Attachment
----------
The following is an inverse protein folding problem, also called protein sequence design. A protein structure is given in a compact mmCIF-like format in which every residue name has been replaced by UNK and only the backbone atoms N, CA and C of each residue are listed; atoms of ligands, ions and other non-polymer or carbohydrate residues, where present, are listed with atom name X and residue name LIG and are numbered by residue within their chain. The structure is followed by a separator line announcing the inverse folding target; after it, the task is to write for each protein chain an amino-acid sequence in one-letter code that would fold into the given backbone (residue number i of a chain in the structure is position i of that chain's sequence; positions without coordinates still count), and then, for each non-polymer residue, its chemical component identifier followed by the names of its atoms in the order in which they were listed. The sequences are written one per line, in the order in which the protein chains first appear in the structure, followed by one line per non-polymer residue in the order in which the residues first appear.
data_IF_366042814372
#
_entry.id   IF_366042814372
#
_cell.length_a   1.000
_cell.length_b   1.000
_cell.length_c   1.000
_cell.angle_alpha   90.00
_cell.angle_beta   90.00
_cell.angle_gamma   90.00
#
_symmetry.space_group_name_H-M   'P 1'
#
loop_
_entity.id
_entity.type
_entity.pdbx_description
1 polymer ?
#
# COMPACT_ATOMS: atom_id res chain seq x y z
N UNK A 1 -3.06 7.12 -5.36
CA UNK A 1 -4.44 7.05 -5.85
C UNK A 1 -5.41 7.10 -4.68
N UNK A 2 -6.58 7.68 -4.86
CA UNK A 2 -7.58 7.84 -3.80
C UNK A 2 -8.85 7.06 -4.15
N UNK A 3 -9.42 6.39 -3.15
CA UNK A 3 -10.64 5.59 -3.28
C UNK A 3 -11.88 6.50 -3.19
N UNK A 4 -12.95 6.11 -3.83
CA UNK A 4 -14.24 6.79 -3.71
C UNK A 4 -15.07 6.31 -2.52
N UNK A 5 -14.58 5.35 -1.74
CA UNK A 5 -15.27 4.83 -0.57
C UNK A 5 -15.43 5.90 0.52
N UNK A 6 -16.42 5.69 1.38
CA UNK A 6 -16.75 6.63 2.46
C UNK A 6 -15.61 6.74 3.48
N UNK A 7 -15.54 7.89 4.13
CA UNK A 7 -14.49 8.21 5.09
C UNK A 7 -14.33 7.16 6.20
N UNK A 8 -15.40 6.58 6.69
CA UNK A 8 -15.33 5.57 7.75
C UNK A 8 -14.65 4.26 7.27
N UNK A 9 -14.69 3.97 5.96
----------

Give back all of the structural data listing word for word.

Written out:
The following is an inverse protein folding problem, also called protein sequence design. A protein structure is given in a compact mmCIF-like format in which every residue name has been replaced by UNK and only the backbone atoms N, CA and C of each residue are listed; atoms of ligands, ions and other non-polymer or carbohydrate residues, where present, are listed with atom name X and residue name LIG and are numbered by residue within their chain. The structure is followed by a separator line announcing the inverse folding target; after it, the task is to write for each protein chain an amino-acid sequence in one-letter code that would fold into the given backbone (residue number i of a chain in the structure is position i of that chain's sequence; positions without coordinates still count), and then, for each non-polymer residue, its chemical component identifier followed by the names of its atoms in the order in which they were listed. The sequences are written one per line, in the order in which the protein chains first appear in the structure, followed by one line per non-polymer residue in the order in which the residues first appear.
data_IF_366042814372
#
_entry.id   IF_366042814372
#
_cell.length_a   1.000
_cell.length_b   1.000
_cell.length_c   1.000
_cell.angle_alpha   90.00
_cell.angle_beta   90.00
_cell.angle_gamma   90.00
#
_symmetry.space_group_name_H-M   'P 1'
#
loop_
_entity.id
_entity.type
_entity.pdbx_description
1 polymer ?
#
# COMPACT_ATOMS: atom_id res chain seq x y z
N UNK A 1 -3.06 7.12 -5.36
CA UNK A 1 -4.44 7.05 -5.85
C UNK A 1 -5.41 7.10 -4.68
N UNK A 2 -6.58 7.68 -4.86
CA UNK A 2 -7.58 7.84 -3.80
C UNK A 2 -8.85 7.06 -4.15
N UNK A 3 -9.42 6.39 -3.15
CA UNK A 3 -10.64 5.59 -3.28
C UNK A 3 -11.88 6.50 -3.19
N UNK A 4 -12.95 6.11 -3.83
CA UNK A 4 -14.24 6.79 -3.71
C UNK A 4 -15.07 6.31 -2.52
N UNK A 5 -14.58 5.35 -1.74
CA UNK A 5 -15.27 4.83 -0.57
C UNK A 5 -15.43 5.90 0.52
N UNK A 6 -16.42 5.69 1.38
CA UNK A 6 -16.75 6.63 2.46
C UNK A 6 -15.61 6.74 3.48
N UNK A 7 -15.54 7.89 4.13
CA UNK A 7 -14.49 8.21 5.09
C UNK A 7 -14.33 7.16 6.20
N UNK A 8 -15.40 6.58 6.69
CA UNK A 8 -15.33 5.57 7.75
C UNK A 8 -14.65 4.26 7.27
N UNK A 9 -14.69 3.97 5.96